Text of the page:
UI11: Landing Pages that Fail to Deliver on Promise

Joshua Porter

October 9th, 2006

There’s a saying that “Every kiss is a promise”. Every time you kiss someone, you’re setting some expectation for the future. You’re together…and you’re dating/going out/seeing each other (or whatever they’re calling it nowadays). It’s kind of like a girl wearing a boy’s varsity jacket: everyone knows that those two are an “item”, as my mother would say.

I’m listening to Bryan and Jeffrey Eisenberg right now (in their session: Creating Persuasion Architecture Online), and Bryan is telling us that, like a kiss, every banner ad is a promise. When you view a banner ad, it is setting expectations about what you should find at the other end…when you click it.

But most banner ads fail to deliver on their promise. Or, rather, most landing pages fail to deliver on the promise made by the banner ads. Most are disconnected with the ad that sent people there, often changing the subject, style, or mood of the ad. This change is detrimental to success. Conversion is all about consistency, consistency, consistency in message. The Eisenberg’s preach this message rather…consistently.

The Eisenbergs (who, as brothers, seem connected at the subconcious level…they finish each other’s sentences with amazing clarity) suggest that the failure of many banner ads isn’t caused solely by the difficulty of the medium, but also because they’re created by different teams or people who don’t create a compelling, seamless experience.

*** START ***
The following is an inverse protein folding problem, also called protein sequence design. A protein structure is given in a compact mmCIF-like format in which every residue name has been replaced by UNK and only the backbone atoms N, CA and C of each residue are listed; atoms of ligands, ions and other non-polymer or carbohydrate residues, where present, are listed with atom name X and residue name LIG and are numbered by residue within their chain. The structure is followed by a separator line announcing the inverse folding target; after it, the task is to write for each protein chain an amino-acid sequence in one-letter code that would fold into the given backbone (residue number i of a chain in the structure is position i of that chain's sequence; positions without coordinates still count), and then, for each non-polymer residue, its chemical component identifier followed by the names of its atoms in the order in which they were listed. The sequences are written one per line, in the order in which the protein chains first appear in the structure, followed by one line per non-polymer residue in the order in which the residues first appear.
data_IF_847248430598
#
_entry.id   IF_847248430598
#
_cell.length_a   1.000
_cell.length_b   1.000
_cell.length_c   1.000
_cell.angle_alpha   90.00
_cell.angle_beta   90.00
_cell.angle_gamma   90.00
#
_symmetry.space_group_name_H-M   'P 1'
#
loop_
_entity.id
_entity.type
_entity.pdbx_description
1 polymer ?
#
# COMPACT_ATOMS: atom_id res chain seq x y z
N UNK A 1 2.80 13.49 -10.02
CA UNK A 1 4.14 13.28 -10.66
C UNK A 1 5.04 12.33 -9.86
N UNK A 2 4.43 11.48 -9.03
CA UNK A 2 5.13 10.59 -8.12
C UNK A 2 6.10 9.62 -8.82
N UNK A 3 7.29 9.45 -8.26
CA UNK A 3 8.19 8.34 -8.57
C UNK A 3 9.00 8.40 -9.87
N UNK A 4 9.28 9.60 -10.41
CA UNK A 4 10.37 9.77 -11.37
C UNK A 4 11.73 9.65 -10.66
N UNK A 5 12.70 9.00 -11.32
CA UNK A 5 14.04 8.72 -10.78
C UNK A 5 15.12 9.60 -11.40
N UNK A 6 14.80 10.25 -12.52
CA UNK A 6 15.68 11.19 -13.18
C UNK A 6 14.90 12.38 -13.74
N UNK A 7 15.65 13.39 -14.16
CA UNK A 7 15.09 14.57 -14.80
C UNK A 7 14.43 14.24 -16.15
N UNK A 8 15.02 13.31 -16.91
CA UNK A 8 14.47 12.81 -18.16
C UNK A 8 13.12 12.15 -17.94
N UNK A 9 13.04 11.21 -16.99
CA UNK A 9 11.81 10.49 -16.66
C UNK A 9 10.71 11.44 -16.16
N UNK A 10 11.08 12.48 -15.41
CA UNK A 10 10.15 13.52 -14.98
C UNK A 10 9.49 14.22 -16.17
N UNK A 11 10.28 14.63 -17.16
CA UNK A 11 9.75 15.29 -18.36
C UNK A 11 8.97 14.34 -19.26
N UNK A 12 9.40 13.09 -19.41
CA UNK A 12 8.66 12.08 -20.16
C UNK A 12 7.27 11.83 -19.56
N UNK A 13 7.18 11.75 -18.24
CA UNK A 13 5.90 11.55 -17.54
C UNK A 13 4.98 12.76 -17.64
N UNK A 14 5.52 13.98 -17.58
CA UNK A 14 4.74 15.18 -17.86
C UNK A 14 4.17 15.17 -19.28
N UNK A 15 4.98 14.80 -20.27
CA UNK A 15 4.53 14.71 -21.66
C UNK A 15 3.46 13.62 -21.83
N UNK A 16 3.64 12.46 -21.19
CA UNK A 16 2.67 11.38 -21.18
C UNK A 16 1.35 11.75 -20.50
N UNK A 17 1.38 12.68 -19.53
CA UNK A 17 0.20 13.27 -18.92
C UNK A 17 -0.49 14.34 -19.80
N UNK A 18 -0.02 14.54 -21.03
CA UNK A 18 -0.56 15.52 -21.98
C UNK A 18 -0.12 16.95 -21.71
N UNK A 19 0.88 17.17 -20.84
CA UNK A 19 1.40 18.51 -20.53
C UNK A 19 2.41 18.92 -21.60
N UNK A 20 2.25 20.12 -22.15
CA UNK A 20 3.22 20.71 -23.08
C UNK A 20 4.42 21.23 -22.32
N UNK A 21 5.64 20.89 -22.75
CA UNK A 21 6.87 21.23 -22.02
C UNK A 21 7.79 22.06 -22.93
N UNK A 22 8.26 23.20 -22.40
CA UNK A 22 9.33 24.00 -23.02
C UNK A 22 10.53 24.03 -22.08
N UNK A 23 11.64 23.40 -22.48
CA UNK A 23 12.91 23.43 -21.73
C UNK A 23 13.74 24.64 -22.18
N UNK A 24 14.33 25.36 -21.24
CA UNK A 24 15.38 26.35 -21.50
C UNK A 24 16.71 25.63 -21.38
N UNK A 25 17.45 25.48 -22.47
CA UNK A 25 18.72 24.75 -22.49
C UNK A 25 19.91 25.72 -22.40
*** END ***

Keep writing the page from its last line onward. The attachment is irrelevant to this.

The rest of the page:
Many banner ads, it seems, aren’t very good lovers. Their promises, for the most part, mean very little.

5 Responses to “UI11: Landing Pages that Fail to Deliver on Promise”

  1. Jesper Rønn-Jensen (justaddwater.dk) Says:

    I’ve just adde my notes from Jeffreys sampler talk today:
    http://justaddwater.dk/2006/10/10/uiconf-jeffrey-eisenberg/

  2. Sarven Capadisli Says:

    (you may delete this comment)

    The URL to Jeffrey Eisenberg’s “Creating Persuasion Architecture Online” is missing.

  3. Mark Johnson Says:

    I agree completely with you. However, are there any numbers you can show to prove this point? I think one of the challenges in telling Online Marketing Managers this is that they say: “OK, but I have 250k keywords running. How much better will my campaigns get if I run 5 different pages for the 5 different types of keywords instead of run a single page for all 5.” Unless you can show them a big difference, they’ll prefer to play their numbers game.

  4. nuzzaci links for 2006-10-21 Says:

    [...] UIE Brain Sparks » Blog Archive » UI11: Landing Pages that Fail to Deliver on Promise “and Bryan is telling us that, like a kiss, every banner ad is a promise. When you view a banner ad, it is setting expectations about what you should find at the other end…when you click it.” [...]

  5. Steen Rasmussen Says:

    Actually we have done some research on the subject and everytime the results are pretty much the same.

    The higher the relevans between the ad and the landing page the better the outcome.

    Logically of cause it also make sense too… The ad is the beginning of your story… everytime you interrupt or stray from the story the visitors have decided to hear – the higher the chance are of them leaving.

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